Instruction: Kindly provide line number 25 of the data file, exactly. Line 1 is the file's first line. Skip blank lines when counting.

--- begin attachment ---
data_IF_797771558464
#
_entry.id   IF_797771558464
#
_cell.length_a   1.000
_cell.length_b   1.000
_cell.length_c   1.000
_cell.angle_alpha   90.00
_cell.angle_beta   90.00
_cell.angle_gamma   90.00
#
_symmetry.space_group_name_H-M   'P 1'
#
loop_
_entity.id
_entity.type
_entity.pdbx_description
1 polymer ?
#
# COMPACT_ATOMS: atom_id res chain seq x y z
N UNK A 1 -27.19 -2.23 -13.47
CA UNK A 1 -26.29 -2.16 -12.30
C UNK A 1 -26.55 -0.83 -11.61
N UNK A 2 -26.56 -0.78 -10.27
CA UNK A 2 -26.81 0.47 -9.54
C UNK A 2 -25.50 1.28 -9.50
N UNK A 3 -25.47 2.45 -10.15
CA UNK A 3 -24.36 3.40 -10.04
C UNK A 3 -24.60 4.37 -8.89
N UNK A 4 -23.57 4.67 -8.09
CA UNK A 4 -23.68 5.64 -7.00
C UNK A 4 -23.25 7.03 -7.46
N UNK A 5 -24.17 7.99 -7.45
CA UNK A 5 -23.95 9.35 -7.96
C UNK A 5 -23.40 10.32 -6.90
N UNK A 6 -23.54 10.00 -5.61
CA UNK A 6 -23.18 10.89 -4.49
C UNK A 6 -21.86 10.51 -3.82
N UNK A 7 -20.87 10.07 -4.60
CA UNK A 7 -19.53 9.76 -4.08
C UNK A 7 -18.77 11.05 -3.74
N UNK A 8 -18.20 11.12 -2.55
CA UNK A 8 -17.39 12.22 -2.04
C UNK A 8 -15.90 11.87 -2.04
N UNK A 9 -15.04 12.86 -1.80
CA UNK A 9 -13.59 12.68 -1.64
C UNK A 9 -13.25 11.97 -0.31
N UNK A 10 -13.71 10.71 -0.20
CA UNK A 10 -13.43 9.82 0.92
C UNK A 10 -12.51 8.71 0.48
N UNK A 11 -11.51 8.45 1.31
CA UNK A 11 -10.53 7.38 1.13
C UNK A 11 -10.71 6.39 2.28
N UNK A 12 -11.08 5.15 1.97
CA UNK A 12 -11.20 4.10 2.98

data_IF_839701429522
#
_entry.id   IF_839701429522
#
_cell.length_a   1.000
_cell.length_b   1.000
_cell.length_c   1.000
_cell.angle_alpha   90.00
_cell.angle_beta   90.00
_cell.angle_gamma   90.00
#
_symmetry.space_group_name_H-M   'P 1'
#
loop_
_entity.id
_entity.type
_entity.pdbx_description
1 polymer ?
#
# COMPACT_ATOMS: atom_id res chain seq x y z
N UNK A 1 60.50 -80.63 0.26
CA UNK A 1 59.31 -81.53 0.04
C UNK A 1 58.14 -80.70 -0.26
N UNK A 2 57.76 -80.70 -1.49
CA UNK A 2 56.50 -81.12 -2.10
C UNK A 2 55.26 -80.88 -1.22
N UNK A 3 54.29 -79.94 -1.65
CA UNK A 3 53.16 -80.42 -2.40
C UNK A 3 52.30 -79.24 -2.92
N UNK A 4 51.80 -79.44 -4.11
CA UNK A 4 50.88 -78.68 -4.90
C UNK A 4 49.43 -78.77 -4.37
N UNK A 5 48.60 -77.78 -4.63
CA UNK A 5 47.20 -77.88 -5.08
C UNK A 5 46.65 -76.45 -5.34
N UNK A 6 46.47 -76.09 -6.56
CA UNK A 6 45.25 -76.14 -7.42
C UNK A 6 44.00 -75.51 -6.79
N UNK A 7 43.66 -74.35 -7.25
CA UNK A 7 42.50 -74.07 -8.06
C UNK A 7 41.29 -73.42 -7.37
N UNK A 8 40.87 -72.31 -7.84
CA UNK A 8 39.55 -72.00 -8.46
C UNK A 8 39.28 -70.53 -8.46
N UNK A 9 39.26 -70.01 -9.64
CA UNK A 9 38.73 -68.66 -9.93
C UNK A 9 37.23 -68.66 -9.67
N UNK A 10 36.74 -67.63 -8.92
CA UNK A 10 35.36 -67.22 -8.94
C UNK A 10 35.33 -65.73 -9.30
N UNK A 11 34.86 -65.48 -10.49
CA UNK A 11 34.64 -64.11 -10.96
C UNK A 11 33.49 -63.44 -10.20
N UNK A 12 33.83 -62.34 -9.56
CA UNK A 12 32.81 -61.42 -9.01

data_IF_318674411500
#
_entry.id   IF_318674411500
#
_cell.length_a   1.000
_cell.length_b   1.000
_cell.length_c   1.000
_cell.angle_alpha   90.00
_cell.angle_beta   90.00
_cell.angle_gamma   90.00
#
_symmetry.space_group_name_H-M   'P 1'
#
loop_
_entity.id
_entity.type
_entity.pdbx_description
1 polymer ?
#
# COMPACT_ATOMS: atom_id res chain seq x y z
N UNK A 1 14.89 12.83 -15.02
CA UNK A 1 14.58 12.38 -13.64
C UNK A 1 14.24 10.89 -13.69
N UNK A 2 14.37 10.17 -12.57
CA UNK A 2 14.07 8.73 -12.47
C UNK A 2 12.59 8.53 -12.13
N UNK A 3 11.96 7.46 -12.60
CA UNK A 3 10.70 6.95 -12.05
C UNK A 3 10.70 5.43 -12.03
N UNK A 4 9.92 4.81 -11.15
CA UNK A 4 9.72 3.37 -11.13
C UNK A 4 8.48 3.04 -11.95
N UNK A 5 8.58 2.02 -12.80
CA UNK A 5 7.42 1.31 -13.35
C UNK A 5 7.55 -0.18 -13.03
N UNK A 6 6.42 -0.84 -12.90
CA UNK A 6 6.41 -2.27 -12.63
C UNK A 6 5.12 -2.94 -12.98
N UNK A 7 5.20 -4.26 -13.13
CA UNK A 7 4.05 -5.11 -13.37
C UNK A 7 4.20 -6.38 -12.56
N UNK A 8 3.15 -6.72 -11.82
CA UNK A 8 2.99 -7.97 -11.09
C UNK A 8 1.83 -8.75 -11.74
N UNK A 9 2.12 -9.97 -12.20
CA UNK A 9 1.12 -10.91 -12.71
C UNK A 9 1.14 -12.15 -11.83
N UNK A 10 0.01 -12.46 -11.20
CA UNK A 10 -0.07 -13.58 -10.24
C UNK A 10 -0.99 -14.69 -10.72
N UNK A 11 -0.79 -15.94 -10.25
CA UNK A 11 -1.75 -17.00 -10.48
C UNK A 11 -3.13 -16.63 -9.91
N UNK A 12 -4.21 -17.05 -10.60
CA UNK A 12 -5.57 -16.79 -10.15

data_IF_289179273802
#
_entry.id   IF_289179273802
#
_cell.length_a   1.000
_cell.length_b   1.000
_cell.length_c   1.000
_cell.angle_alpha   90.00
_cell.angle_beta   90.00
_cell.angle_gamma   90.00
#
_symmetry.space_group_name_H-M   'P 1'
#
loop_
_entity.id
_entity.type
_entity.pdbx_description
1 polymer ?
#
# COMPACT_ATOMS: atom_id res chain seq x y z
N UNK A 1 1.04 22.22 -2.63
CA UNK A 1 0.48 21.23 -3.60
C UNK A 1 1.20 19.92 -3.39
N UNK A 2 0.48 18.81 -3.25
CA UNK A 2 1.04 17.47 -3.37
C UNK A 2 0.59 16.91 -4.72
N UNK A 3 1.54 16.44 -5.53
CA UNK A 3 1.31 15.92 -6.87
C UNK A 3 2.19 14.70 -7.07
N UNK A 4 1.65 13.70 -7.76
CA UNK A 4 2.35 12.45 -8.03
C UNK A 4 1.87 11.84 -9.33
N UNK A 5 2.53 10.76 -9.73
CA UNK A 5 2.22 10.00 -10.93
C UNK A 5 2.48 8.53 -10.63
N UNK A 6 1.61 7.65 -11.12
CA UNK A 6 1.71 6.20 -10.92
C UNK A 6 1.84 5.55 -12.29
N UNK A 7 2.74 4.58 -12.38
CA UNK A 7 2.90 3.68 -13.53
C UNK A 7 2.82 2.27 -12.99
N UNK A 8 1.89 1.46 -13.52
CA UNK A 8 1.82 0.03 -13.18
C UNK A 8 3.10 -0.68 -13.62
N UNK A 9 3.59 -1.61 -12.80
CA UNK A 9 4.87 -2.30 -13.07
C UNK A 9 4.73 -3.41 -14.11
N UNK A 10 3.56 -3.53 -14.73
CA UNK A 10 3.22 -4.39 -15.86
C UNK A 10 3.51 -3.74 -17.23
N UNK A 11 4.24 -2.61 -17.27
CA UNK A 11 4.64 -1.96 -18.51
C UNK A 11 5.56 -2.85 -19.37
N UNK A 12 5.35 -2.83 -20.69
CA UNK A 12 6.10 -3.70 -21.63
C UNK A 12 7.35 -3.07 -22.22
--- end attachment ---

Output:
CA UNK A 2 -26.81 0.47 -9.54